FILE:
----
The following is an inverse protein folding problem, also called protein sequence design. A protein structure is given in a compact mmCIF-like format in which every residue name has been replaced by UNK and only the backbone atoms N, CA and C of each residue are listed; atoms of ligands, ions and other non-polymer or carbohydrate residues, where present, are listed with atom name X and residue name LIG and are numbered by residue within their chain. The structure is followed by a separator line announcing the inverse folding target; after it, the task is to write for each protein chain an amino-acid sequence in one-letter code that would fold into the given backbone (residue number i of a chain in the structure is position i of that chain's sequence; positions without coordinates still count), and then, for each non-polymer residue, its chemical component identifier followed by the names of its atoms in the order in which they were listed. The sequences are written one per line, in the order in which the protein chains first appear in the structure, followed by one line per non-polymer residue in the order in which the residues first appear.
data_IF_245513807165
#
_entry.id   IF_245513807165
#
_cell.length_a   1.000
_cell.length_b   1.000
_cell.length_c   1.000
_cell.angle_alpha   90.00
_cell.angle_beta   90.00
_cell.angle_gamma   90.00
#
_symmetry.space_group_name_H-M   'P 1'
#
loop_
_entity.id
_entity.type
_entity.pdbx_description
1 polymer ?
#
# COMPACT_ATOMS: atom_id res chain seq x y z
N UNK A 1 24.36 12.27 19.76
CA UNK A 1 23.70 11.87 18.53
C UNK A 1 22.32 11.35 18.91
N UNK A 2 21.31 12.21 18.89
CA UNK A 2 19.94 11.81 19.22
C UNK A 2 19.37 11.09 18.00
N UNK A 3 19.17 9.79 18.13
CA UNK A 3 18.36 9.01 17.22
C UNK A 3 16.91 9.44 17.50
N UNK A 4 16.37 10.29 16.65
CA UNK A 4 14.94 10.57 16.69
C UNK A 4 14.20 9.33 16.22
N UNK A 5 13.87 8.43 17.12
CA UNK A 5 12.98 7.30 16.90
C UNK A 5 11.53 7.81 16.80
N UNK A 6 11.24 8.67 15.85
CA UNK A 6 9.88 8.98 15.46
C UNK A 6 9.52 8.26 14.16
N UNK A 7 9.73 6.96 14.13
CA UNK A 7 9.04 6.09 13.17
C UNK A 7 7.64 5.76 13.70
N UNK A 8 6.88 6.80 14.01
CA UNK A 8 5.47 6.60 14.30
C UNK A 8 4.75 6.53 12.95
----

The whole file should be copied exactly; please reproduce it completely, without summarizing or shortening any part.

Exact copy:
The following is an inverse protein folding problem, also called protein sequence design. A protein structure is given in a compact mmCIF-like format in which every residue name has been replaced by UNK and only the backbone atoms N, CA and C of each residue are listed; atoms of ligands, ions and other non-polymer or carbohydrate residues, where present, are listed with atom name X and residue name LIG and are numbered by residue within their chain. The structure is followed by a separator line announcing the inverse folding target; after it, the task is to write for each protein chain an amino-acid sequence in one-letter code that would fold into the given backbone (residue number i of a chain in the structure is position i of that chain's sequence; positions without coordinates still count), and then, for each non-polymer residue, its chemical component identifier followed by the names of its atoms in the order in which they were listed. The sequences are written one per line, in the order in which the protein chains first appear in the structure, followed by one line per non-polymer residue in the order in which the residues first appear.
data_IF_245513807165
#
_entry.id   IF_245513807165
#
_cell.length_a   1.000
_cell.length_b   1.000
_cell.length_c   1.000
_cell.angle_alpha   90.00
_cell.angle_beta   90.00
_cell.angle_gamma   90.00
#
_symmetry.space_group_name_H-M   'P 1'
#
loop_
_entity.id
_entity.type
_entity.pdbx_description
1 polymer ?
#
# COMPACT_ATOMS: atom_id res chain seq x y z
N UNK A 1 24.36 12.27 19.76
CA UNK A 1 23.70 11.87 18.53
C UNK A 1 22.32 11.35 18.91
N UNK A 2 21.31 12.21 18.89
CA UNK A 2 19.94 11.81 19.22
C UNK A 2 19.37 11.09 18.00
N UNK A 3 19.17 9.79 18.13
CA UNK A 3 18.36 9.01 17.22
C UNK A 3 16.91 9.44 17.50
N UNK A 4 16.37 10.29 16.65
CA UNK A 4 14.94 10.57 16.69
C UNK A 4 14.20 9.33 16.22
N UNK A 5 13.87 8.43 17.12
CA UNK A 5 12.98 7.30 16.90
C UNK A 5 11.53 7.81 16.80
N UNK A 6 11.24 8.67 15.85
CA UNK A 6 9.88 8.98 15.46
C UNK A 6 9.52 8.26 14.16
N UNK A 7 9.73 6.96 14.13
CA UNK A 7 9.04 6.09 13.17
C UNK A 7 7.64 5.76 13.70
N UNK A 8 6.88 6.80 14.01
CA UNK A 8 5.47 6.60 14.30
C UNK A 8 4.75 6.53 12.95